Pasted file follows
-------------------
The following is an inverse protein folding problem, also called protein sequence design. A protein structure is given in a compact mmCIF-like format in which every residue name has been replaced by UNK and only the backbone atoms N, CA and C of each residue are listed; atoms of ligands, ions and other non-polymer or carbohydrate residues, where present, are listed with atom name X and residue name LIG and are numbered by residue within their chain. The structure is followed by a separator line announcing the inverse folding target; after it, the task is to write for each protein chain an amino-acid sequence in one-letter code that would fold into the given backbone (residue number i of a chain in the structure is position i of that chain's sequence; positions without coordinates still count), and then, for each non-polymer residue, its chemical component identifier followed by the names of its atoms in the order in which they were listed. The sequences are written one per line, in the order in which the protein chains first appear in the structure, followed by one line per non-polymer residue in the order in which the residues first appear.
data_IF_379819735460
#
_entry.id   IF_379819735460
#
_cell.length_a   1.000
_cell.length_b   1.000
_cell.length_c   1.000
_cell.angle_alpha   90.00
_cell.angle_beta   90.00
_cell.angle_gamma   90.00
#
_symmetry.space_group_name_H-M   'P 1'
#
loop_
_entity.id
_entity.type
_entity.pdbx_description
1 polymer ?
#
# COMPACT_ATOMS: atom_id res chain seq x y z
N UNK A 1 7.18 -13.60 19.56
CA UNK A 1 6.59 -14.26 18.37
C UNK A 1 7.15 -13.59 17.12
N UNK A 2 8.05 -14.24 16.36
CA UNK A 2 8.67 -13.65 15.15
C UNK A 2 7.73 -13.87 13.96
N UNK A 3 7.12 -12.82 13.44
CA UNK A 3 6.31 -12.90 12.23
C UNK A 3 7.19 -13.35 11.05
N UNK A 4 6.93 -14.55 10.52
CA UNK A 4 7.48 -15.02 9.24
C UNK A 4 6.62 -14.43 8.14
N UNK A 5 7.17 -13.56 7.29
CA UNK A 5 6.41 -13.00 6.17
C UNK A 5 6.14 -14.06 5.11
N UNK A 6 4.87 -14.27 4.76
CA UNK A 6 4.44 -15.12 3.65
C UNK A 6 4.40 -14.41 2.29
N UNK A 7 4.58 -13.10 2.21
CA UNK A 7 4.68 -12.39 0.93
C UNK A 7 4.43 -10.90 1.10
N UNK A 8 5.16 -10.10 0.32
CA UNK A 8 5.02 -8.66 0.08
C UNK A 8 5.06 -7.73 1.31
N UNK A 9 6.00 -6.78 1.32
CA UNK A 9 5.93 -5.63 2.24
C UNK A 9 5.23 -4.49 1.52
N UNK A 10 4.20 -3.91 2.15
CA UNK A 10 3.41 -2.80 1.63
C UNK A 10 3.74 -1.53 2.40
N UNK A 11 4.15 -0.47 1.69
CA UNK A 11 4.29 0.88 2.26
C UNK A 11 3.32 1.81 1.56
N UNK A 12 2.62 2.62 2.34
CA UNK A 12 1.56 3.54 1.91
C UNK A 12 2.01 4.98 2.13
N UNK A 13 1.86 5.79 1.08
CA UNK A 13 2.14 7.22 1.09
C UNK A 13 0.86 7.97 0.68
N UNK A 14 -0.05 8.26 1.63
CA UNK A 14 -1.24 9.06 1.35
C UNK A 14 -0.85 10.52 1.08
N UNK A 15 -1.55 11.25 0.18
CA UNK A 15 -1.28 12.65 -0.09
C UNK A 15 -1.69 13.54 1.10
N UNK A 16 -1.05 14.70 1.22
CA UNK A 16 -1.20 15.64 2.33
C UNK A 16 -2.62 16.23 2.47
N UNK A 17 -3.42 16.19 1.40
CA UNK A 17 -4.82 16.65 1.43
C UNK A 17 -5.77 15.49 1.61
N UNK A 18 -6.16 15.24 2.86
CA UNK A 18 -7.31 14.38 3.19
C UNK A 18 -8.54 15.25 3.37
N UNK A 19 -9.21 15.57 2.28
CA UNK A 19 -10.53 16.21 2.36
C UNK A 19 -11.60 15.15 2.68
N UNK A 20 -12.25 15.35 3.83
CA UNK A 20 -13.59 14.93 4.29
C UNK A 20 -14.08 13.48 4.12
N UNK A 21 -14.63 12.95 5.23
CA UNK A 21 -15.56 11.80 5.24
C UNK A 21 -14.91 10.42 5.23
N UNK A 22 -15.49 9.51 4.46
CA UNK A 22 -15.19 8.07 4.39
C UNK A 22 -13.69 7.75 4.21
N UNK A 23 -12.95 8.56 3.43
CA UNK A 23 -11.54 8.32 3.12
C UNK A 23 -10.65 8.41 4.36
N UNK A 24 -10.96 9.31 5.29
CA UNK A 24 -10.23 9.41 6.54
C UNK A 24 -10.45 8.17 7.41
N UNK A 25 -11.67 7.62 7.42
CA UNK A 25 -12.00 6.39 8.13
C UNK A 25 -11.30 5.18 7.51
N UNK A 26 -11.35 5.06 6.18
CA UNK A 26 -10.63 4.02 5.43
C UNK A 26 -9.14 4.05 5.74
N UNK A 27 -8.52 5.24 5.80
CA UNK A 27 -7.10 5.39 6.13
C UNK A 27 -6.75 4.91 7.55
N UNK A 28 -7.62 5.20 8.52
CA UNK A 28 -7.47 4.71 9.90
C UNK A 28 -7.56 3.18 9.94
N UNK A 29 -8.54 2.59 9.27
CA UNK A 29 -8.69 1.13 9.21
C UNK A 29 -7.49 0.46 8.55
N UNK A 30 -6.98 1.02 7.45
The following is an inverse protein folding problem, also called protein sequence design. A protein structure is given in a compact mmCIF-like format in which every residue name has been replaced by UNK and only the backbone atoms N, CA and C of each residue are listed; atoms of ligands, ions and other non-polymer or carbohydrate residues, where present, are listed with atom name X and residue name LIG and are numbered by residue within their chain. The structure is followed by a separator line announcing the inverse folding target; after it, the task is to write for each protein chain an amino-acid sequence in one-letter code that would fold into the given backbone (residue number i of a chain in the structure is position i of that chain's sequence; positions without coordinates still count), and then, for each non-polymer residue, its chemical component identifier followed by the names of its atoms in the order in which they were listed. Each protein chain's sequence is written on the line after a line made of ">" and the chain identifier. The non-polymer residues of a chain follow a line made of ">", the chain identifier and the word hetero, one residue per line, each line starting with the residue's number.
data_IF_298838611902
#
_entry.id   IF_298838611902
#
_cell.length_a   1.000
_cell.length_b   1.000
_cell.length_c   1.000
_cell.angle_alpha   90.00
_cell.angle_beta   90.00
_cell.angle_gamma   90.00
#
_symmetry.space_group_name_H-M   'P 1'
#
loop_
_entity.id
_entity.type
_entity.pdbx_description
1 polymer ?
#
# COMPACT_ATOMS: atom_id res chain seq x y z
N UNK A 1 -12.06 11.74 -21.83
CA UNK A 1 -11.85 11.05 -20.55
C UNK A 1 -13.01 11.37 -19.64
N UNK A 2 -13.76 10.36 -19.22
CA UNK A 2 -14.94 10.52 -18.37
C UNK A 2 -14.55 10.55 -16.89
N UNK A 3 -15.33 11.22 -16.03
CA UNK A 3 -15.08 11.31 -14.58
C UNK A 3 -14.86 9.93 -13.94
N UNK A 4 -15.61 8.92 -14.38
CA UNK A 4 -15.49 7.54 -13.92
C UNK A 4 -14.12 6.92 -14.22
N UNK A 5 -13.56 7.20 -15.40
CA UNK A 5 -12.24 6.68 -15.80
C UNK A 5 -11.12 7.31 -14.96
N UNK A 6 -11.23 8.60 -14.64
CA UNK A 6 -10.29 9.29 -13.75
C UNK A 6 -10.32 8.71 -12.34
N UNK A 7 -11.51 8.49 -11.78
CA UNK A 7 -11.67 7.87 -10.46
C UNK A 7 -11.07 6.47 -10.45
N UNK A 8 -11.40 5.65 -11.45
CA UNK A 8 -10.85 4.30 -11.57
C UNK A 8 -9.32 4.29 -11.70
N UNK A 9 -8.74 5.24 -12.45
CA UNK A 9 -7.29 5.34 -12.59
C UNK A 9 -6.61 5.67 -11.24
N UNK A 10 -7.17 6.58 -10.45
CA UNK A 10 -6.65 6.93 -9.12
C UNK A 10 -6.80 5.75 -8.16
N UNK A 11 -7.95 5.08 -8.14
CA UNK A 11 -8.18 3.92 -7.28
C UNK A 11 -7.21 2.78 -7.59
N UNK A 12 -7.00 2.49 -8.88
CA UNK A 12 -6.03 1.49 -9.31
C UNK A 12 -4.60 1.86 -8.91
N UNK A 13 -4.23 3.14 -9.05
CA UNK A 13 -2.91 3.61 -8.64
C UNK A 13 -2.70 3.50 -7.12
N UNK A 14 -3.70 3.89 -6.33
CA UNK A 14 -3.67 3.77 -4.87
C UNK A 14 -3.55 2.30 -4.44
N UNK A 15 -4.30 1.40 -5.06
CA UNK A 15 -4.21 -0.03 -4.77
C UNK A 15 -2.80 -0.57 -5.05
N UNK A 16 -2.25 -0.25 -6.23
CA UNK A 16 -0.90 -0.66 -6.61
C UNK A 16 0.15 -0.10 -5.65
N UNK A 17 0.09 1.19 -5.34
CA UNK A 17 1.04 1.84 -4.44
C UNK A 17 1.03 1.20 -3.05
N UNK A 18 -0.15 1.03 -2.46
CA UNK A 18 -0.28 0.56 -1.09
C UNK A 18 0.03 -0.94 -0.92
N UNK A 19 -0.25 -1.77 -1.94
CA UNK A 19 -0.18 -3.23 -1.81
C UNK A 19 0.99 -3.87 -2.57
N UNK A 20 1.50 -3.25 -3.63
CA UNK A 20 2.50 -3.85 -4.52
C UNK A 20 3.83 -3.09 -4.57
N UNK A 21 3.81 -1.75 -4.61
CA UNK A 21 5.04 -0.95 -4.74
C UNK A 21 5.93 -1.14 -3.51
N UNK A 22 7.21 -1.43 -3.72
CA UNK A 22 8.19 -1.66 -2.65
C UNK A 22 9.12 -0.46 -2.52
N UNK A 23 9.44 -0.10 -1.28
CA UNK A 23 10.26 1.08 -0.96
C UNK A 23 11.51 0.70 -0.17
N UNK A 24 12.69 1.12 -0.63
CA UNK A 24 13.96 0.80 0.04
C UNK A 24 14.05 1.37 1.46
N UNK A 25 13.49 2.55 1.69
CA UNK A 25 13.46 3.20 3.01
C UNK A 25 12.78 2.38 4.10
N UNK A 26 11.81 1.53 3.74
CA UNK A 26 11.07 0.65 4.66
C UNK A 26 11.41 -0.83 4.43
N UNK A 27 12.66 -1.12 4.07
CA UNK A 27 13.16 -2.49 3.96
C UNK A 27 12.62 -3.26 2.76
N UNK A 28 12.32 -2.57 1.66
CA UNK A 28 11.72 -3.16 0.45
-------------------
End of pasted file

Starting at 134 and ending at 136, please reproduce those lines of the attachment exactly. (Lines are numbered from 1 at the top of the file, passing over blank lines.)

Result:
N UNK A 2 -13.76 10.36 -19.22
CA UNK A 2 -14.94 10.52 -18.37
C UNK A 2 -14.55 10.55 -16.89